A Mosaic Heart

mosaicAs I scan across the room to my four children, like any other parent, I cannot imagine waking up to a day with one of them gone.  The task of carrying the family through such a loss and continuing with our daily lives of music lessons, karate, school work seems not just impossible, but surreal.  How do you fix breakfast, do the laundry, manage the homework and maintain the evening taxi shuttle when one sibling has died?  Every part of my existence that I complain about, these mundane and often irritating aspects of everyday life, seem nihilistic in the absence of one of my children.  Every apple cut, every shirt folded, would wash over the ever present gravestone in my mind.

Now:  repeat this nightmare times two.  The image of burying a second child invokes rage against the Fates, my God, your God and all of humanity.  It should not be possible, not permissible.  Unfortunately, parents of children with lethal genetic disorders see their children’s lives differently from those of us who find the coughs and colds of childhood as winter annoyances.  Reality faces these parents down with cruel certainty.  How and why are clear; when is today, maybe tomorrow, maybe not.

While touring Books in the Park, a literary festival in Norfolk last Fall, I casually asked Terry Jones-Brady, “Tell me about your book.”  With honesty and frankness, she detailed for me her two daughters’ lives, each ultimately overtaken by cystic fibrosis.  I silently wondered how horrifying it must have been for her younger daughter to wake up the morning after her sister’s funeral, knowing what genetics had predetermined for her.  Jones-Brady’s memoir, A Mosaic Heart: Reshaping the Shards of a Shattered Life, describes her life coping with this heartbreaking eventuality.  Ultimately left alone by her husband’s suicide, Terry Jones-Brady took to her computer to reshape her life.  The most unlikely of emotions emerges in conclusion:  joy. 

In sharing her experiences, Terry Jones-Brady has won the William Brenner Nonfiction Prize at the Hampton Roads Annual Writers’ Conference in 2010, a Silver Prize in the category of Grief/Death and Dying in the 2012 Nautilus Book Awards and Honorable Mention in the 2013 Great Southeast Book Festival.  A Mosaic Heart may be purchased locally from Prince Books as well as from regional vendors, Shooting Star Gallery, Page after Page and Amazon.  A portion of the proceeds from the sale of this book are donated to the Cystic Fibrosis Foundation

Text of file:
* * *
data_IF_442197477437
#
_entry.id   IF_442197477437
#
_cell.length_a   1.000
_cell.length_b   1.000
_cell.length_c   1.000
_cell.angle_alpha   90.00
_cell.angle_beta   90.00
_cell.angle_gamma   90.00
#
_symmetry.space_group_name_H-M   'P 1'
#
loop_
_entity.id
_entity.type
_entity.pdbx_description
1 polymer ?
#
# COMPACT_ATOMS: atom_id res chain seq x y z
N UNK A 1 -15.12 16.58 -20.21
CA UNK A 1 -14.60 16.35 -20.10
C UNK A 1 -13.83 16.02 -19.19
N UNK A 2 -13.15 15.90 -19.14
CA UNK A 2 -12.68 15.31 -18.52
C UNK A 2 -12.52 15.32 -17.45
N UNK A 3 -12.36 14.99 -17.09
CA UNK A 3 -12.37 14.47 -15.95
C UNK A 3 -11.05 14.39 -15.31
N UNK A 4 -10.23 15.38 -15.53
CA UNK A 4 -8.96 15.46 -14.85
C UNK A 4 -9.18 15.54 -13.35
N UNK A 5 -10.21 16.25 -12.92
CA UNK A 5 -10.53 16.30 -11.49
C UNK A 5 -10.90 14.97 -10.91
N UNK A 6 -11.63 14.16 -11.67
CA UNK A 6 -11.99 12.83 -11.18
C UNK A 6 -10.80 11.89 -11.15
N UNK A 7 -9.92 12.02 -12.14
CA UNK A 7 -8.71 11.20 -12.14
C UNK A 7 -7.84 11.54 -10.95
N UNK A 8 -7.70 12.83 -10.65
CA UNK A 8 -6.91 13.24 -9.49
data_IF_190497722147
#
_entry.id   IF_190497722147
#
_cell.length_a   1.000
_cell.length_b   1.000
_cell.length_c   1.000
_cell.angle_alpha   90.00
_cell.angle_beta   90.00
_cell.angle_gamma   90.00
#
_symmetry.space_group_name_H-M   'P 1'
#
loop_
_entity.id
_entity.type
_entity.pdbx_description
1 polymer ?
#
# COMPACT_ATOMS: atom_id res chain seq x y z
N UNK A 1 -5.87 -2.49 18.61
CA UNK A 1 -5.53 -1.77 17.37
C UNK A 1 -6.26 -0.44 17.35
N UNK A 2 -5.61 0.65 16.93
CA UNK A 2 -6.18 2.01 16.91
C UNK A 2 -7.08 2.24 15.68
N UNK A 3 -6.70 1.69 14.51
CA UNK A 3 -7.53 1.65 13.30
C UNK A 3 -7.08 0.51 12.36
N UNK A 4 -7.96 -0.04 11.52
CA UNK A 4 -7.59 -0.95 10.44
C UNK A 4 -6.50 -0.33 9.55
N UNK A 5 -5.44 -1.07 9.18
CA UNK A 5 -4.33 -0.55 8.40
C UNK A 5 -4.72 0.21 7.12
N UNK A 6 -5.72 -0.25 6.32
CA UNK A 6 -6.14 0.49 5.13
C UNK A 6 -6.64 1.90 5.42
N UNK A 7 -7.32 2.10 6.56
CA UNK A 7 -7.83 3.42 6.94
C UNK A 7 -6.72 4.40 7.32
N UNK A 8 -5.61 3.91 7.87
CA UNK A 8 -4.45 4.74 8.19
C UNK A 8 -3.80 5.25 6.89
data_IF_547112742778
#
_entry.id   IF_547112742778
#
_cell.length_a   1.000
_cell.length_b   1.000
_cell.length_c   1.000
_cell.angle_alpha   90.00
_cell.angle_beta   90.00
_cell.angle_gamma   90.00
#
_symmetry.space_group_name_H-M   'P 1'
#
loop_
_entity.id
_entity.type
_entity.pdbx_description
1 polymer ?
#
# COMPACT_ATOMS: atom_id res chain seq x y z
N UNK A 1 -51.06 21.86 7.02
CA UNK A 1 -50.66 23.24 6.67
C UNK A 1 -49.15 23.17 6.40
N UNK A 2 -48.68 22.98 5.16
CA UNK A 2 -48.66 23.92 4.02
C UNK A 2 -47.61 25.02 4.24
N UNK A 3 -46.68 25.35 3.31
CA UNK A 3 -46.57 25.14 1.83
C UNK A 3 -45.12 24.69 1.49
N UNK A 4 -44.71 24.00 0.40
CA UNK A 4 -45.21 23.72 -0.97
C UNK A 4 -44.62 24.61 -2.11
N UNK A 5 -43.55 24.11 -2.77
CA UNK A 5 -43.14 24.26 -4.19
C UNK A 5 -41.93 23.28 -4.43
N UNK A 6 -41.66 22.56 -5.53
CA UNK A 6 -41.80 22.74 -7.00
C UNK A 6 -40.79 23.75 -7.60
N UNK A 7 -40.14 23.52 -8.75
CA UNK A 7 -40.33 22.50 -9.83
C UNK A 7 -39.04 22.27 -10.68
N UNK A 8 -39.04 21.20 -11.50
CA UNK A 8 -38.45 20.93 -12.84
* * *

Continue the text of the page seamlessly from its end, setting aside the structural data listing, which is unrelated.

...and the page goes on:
The Third Son


A wound that never healed.  A promise never to be fulfilled.

That was family.

 WU_ThirdSon_3D_LR1I’ve been friends with people who were not spanked, but beaten, as children, others who still suffer from the memories of childhood sexual abuse and countless numbers who hear the echoes of parental verbal abuse long into adulthood.  Despite these indelible scars, I’ve known very few to permanently sever ties with their parental offenders.  There’s always the childlike hope of reconciliation, of that one last expression of love.

In Julie Wu’s The Third Son, it is just this eternal longing that Saburo, a young boy whose childhood spans Japanese occupation and subsequent Chinese Nationalist takeover of Taiwan, carries well into adulthood.  Bright and inquisitive, the five-year old Saburo is blamed for his younger brother’s death from pneumonia.  This ridiculous accusation yields years of degradation:  verbal assaults, bamboo cane beatings and deliberate malnourishment.  The notions of honor and duty snag Saburo’s emotions and tie the boy to his undeserving family for years.

While Wu attempts to contrast Asian and American familial cultures, her notions of family obligations and their accompanying guilt possess a much broader connection.  Despite being initially set in Taiwan, The Third Son transcends its veneer of an Asian novel.  Amy Tan’s The Joy Luck Club rendered a picture of them versus us, Asian versus Western, yet The Third Son offers more.  This nuanced depiction of the Taiwanese social and political landscape in the 40’s and 50’s lends moments of wait, this is me, too.

Julie Wu and Lydia Netzer, author of Shine Shine Shine, will be discussing their novels and signing books at Prince Books in Norfolk on Wednesday May 8 at 7 pm.  Join these debut authors at Secco Wine Bar’s The Room in Richmond on Thursday May 9 at 6:30 for wine, light snacks and conversation (ticketed event).

The Third Son

Julie Wu

Algonquin Press

May 2013